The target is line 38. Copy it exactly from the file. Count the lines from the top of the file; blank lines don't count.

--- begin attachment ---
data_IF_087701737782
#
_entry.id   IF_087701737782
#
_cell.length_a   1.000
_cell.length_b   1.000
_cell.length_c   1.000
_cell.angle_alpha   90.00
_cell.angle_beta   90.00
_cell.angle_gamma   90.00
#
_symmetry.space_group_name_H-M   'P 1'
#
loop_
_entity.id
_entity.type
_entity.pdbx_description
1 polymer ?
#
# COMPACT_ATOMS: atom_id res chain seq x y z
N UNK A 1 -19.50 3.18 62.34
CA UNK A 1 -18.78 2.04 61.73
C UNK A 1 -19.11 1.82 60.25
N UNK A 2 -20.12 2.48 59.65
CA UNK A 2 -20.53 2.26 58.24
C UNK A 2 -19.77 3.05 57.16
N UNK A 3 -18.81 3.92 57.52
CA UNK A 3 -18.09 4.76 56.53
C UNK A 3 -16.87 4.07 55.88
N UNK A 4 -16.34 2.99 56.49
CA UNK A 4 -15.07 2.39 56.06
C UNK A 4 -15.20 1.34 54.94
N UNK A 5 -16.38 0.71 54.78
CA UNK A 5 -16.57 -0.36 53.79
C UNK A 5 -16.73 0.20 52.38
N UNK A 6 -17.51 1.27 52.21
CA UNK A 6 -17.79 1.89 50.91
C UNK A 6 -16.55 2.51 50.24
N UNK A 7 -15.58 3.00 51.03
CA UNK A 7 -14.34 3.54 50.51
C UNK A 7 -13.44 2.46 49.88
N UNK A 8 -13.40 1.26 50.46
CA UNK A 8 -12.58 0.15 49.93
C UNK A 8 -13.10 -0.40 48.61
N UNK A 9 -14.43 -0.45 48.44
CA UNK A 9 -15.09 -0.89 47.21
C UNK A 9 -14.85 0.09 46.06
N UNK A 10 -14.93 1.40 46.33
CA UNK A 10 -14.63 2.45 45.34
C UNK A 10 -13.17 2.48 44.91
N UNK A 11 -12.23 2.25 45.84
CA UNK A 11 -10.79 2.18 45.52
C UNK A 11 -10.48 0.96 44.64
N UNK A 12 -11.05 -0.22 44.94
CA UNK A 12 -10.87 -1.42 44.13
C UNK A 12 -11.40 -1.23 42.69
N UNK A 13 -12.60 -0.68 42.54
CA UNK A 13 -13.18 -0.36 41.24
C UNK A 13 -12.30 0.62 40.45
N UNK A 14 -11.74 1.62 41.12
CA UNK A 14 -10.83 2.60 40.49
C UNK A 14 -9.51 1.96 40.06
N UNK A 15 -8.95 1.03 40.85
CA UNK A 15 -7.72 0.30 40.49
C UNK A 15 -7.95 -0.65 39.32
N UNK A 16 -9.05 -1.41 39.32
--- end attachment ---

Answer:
C UNK A 6 -16.55 2.51 50.24